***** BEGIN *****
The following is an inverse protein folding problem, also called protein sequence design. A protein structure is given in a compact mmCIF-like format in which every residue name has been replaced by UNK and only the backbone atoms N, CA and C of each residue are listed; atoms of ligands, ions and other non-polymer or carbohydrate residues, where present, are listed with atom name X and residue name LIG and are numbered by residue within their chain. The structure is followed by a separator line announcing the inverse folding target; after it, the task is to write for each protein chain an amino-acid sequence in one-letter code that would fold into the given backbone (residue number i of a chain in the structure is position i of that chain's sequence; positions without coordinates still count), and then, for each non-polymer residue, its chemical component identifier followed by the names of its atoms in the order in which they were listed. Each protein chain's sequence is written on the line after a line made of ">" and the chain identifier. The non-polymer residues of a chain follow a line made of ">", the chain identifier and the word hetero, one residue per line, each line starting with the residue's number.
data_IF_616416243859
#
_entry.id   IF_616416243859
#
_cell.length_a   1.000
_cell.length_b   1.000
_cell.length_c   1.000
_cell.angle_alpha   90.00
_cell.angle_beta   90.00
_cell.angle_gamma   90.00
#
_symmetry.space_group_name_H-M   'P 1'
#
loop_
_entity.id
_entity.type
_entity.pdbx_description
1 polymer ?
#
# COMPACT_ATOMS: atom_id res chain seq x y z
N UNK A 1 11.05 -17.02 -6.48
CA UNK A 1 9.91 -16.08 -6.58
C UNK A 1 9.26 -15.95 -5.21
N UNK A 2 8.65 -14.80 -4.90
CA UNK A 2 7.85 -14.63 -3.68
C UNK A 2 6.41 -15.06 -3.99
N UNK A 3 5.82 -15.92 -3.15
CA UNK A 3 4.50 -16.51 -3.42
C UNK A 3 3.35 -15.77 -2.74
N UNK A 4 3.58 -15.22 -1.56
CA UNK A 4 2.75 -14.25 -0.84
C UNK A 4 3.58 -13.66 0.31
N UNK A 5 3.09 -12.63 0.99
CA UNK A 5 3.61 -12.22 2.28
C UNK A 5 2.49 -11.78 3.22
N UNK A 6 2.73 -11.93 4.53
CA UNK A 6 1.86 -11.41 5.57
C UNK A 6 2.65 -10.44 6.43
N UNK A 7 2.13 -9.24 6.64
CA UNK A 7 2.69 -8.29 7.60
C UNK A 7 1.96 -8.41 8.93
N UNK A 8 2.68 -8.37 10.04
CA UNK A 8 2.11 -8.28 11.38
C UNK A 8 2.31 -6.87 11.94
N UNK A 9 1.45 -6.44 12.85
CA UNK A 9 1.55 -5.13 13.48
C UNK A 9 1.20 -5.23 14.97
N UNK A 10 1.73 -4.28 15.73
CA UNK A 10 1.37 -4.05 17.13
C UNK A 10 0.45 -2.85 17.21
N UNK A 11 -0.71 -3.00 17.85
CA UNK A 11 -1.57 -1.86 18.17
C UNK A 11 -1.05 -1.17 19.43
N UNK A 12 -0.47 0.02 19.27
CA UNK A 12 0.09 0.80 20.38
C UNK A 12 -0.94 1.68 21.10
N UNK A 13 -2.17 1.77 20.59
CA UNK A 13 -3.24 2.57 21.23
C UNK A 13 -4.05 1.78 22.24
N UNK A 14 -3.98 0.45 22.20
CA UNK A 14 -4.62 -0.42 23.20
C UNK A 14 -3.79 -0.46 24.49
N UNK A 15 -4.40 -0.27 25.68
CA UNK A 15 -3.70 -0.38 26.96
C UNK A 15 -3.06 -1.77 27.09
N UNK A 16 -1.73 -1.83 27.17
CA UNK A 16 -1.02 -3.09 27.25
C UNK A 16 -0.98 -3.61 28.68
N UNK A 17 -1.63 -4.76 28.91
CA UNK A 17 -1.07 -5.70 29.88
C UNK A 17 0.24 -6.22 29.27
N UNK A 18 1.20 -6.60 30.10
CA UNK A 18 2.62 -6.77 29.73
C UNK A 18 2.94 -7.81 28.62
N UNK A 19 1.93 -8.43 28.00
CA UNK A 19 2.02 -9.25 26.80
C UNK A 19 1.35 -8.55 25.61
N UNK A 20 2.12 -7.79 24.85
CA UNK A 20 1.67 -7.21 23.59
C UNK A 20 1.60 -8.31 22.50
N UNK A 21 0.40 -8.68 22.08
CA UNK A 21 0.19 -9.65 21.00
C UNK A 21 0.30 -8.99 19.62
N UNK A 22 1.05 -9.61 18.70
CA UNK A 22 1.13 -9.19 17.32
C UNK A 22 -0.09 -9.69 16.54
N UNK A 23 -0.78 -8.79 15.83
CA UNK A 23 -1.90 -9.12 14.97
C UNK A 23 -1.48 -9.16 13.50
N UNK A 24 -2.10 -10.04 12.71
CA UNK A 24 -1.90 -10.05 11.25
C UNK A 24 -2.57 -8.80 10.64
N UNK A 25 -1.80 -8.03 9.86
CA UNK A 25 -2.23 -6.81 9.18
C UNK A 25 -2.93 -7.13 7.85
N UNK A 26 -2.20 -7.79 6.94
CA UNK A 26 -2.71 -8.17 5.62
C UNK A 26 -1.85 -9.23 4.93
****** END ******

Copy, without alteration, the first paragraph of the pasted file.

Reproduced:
The following is an inverse protein folding problem, also called protein sequence design. A protein structure is given in a compact mmCIF-like format in which every residue name has been replaced by UNK and only the backbone atoms N, CA and C of each residue are listed; atoms of ligands, ions and other non-polymer or carbohydrate residues, where present, are listed with atom name X and residue name LIG and are numbered by residue within their chain. The structure is followed by a separator line announcing the inverse folding target; after it, the task is to write for each protein chain an amino-acid sequence in one-letter code that would fold into the given backbone (residue number i of a chain in the structure is position i of that chain's sequence; positions without coordinates still count), and then, for each non-polymer residue, its chemical component identifier followed by the names of its atoms in the order in which they were listed. Each protein chain's sequence is written on the line after a line made of ">" and the chain identifier. The non-polymer residues of a chain follow a line made of ">", the chain identifier and the word hetero, one residue per line, each line starting with the residue's number.